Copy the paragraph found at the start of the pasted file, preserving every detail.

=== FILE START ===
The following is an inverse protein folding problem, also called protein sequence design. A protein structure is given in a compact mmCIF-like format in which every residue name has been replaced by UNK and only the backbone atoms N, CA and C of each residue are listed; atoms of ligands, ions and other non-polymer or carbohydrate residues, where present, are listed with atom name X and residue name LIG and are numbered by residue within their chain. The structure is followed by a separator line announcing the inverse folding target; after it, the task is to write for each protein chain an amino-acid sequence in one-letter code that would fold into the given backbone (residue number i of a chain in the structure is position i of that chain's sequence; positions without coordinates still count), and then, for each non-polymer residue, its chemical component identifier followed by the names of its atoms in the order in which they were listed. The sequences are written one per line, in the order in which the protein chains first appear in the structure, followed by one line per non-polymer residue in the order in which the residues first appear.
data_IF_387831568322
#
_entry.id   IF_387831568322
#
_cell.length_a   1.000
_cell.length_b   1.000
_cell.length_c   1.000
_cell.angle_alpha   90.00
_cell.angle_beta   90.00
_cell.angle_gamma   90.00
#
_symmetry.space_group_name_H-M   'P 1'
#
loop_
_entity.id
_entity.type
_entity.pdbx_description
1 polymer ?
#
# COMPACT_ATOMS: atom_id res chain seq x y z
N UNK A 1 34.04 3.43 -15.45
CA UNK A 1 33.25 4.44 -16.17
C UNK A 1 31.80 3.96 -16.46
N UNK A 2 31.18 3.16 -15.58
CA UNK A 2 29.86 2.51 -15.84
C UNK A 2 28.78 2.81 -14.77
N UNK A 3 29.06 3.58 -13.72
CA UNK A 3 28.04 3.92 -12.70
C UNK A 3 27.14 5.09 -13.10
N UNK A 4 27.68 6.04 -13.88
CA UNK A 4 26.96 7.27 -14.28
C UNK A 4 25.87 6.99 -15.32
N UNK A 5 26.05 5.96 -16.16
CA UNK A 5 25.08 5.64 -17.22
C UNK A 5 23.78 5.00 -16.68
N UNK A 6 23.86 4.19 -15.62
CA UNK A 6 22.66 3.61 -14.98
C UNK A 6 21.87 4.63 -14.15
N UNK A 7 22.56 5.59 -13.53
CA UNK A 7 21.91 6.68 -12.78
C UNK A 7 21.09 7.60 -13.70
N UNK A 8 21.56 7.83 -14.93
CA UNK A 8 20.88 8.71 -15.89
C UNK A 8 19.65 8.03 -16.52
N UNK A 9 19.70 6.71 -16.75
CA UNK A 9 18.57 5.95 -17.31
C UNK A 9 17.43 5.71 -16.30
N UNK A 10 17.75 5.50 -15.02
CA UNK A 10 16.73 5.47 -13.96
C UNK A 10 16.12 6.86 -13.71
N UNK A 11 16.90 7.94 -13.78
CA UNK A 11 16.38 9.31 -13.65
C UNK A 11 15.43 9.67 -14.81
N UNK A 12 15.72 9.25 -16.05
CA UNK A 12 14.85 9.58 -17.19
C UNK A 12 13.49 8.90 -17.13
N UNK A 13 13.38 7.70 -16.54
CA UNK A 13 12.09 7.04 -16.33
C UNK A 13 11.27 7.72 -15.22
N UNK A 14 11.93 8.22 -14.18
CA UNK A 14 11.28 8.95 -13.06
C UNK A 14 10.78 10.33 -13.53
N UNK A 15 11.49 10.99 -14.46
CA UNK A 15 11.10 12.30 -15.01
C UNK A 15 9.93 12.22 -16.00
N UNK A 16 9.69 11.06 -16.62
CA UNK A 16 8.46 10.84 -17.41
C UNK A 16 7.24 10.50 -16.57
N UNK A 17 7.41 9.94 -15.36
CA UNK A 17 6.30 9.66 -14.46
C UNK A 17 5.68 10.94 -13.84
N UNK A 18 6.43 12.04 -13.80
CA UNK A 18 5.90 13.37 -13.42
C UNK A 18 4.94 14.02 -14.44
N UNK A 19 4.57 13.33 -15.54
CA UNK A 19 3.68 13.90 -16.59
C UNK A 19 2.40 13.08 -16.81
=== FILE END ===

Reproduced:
The following is an inverse protein folding problem, also called protein sequence design. A protein structure is given in a compact mmCIF-like format in which every residue name has been replaced by UNK and only the backbone atoms N, CA and C of each residue are listed; atoms of ligands, ions and other non-polymer or carbohydrate residues, where present, are listed with atom name X and residue name LIG and are numbered by residue within their chain. The structure is followed by a separator line announcing the inverse folding target; after it, the task is to write for each protein chain an amino-acid sequence in one-letter code that would fold into the given backbone (residue number i of a chain in the structure is position i of that chain's sequence; positions without coordinates still count), and then, for each non-polymer residue, its chemical component identifier followed by the names of its atoms in the order in which they were listed. The sequences are written one per line, in the order in which the protein chains first appear in the structure, followed by one line per non-polymer residue in the order in which the residues first appear.